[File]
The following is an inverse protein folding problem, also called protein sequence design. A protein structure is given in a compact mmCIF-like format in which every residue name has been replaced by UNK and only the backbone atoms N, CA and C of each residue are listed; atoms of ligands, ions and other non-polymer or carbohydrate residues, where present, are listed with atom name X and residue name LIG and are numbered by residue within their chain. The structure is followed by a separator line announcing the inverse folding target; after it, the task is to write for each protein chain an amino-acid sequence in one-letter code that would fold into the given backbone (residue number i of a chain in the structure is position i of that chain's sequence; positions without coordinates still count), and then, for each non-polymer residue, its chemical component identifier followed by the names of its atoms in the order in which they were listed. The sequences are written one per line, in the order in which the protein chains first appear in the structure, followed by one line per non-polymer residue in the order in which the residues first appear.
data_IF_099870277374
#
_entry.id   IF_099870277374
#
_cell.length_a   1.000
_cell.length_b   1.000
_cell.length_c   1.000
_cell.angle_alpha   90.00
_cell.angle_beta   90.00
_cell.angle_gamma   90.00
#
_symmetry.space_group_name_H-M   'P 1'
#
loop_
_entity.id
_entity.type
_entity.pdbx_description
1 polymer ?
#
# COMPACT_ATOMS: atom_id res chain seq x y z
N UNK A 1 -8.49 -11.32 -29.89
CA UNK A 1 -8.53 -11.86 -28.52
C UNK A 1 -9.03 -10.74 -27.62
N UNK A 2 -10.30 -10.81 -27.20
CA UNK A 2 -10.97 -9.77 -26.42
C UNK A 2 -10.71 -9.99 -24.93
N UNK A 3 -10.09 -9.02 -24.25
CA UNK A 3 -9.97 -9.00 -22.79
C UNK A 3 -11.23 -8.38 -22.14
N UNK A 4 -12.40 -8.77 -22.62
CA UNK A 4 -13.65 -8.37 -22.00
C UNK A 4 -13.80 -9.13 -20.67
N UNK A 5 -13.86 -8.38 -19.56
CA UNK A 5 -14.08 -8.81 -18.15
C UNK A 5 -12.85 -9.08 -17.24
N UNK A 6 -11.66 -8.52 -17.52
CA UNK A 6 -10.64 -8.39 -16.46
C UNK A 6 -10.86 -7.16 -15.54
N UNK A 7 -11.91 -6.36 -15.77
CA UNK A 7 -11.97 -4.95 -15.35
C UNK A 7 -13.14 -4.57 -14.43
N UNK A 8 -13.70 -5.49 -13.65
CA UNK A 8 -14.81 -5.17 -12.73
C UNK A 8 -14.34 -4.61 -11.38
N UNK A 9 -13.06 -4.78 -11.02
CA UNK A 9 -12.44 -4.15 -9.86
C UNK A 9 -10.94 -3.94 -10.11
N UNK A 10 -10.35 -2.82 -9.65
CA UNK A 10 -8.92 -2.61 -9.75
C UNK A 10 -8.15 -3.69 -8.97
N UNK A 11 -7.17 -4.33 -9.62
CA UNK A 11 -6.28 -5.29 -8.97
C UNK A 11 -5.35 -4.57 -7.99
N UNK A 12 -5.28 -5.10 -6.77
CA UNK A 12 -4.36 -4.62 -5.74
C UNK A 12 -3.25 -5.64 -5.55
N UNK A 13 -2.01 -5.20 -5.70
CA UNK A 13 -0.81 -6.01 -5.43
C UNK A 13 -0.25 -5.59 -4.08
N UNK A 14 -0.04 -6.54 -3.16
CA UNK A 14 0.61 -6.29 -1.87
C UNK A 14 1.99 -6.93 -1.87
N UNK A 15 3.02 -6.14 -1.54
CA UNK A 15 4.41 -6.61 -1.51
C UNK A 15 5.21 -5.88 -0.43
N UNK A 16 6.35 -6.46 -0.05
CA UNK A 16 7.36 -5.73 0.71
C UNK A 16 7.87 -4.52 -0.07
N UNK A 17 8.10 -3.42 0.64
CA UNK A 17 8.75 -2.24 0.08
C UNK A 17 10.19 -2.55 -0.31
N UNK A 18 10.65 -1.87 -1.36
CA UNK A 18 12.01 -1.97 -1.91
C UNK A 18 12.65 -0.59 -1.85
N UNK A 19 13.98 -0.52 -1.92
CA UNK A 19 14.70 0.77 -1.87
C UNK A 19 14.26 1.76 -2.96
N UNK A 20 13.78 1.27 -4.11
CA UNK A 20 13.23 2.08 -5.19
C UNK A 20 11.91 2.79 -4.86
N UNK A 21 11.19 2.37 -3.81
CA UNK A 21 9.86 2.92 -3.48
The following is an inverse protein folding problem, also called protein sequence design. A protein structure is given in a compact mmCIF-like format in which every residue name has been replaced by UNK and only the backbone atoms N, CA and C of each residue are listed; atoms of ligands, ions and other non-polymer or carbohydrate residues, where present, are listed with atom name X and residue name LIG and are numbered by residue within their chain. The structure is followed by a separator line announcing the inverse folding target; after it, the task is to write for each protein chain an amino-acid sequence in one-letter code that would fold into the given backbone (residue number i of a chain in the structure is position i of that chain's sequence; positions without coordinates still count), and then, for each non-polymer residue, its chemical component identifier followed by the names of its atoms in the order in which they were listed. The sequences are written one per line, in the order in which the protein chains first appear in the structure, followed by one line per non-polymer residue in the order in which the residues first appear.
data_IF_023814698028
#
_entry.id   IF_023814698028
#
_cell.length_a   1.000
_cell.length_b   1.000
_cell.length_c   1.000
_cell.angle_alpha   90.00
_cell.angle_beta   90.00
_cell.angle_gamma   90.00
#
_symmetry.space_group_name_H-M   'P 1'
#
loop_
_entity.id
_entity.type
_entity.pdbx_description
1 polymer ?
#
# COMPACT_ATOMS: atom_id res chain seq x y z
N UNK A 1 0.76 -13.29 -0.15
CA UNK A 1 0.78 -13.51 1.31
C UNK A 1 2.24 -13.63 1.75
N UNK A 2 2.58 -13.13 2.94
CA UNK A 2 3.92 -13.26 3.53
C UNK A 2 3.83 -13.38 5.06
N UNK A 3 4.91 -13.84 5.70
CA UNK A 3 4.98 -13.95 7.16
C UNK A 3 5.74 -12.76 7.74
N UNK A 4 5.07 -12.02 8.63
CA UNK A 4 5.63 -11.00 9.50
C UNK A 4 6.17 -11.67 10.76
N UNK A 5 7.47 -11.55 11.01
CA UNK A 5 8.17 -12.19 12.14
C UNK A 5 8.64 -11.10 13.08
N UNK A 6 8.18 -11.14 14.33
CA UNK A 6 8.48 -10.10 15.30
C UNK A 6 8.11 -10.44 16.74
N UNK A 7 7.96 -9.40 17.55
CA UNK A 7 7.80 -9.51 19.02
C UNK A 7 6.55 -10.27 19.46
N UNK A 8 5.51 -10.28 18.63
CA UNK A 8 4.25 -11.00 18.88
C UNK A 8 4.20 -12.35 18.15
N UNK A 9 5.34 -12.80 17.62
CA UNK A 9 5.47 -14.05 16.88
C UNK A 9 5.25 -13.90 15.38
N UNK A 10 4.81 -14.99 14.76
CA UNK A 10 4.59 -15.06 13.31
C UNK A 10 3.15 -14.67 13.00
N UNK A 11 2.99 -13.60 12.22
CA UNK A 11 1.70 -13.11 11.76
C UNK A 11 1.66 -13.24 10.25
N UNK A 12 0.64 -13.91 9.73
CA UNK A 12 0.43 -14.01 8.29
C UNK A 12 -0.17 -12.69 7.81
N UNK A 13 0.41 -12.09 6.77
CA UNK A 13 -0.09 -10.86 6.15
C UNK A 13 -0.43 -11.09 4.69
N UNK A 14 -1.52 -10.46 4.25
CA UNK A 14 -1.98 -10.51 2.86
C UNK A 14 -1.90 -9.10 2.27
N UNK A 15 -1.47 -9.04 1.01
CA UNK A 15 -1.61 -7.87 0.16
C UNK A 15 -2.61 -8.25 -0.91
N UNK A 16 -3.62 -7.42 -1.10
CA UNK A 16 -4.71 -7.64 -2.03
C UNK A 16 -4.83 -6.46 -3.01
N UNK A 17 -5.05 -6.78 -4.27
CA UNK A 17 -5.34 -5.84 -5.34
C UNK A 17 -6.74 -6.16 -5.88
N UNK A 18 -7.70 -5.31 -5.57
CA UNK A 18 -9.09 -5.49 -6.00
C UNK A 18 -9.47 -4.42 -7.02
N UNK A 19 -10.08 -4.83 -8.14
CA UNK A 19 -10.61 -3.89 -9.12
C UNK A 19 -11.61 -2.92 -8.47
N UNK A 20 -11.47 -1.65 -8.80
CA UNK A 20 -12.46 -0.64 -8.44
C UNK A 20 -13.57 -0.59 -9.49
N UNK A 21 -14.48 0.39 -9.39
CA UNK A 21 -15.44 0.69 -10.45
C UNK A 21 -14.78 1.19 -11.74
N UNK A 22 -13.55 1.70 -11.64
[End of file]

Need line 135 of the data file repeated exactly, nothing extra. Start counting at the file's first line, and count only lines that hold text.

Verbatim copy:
N UNK A 11 2.99 -13.60 12.22